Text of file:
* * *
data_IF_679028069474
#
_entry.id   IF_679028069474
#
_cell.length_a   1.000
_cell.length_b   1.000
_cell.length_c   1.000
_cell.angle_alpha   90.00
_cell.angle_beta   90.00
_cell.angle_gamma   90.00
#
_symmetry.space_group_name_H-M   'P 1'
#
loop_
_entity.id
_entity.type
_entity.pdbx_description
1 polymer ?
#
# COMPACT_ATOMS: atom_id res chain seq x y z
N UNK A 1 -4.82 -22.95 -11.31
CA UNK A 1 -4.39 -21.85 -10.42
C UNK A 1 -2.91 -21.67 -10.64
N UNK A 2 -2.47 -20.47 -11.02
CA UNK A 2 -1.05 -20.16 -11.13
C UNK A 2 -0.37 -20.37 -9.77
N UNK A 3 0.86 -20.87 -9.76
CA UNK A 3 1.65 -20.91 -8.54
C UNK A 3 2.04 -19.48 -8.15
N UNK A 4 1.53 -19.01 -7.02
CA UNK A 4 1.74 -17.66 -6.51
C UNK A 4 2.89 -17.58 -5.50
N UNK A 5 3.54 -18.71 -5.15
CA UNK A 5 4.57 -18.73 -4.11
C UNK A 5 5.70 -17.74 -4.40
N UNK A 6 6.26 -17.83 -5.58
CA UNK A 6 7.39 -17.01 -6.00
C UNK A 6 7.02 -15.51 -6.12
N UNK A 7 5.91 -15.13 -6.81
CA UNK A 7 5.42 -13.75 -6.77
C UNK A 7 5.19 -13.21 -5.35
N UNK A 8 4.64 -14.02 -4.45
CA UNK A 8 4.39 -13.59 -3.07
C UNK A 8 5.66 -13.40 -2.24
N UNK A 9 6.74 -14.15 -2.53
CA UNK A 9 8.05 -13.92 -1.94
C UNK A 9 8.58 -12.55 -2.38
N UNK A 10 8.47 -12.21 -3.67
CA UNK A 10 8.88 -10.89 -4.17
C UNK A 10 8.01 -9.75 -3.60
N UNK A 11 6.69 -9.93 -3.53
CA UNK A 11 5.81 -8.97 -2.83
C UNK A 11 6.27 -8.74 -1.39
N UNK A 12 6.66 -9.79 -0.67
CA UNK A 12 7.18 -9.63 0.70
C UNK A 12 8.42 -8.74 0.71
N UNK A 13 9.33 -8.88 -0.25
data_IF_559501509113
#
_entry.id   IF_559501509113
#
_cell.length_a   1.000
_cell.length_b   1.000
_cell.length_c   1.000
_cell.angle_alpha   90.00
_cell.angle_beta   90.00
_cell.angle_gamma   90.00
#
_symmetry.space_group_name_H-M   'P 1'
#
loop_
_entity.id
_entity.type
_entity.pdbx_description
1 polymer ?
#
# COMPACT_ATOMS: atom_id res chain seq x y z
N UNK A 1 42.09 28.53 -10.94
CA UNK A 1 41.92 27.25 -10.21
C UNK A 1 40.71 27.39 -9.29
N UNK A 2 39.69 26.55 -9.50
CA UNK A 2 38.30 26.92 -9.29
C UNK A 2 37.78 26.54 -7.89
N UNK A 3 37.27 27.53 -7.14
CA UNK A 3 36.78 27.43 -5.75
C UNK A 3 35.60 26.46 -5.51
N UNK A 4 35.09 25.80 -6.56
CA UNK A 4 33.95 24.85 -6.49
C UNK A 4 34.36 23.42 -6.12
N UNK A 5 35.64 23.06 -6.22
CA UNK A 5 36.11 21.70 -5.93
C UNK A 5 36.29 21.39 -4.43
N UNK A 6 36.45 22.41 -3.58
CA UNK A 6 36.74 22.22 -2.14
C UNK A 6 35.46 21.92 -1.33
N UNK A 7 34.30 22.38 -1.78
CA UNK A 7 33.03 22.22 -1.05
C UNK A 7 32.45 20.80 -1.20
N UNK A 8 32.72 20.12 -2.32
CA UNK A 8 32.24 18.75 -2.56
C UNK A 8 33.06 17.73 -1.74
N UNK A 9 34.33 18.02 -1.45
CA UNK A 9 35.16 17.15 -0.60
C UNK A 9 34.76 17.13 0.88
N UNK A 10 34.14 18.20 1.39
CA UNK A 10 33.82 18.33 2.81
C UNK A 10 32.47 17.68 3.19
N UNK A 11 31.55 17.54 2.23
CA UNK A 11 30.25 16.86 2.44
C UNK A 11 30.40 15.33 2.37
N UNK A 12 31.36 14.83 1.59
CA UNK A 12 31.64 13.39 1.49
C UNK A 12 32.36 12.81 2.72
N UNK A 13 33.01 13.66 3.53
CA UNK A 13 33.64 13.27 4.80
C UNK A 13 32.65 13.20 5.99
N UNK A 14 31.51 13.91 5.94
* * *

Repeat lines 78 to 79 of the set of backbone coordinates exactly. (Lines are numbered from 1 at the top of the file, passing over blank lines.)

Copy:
N UNK A 1 42.09 28.53 -10.94
CA UNK A 1 41.92 27.25 -10.21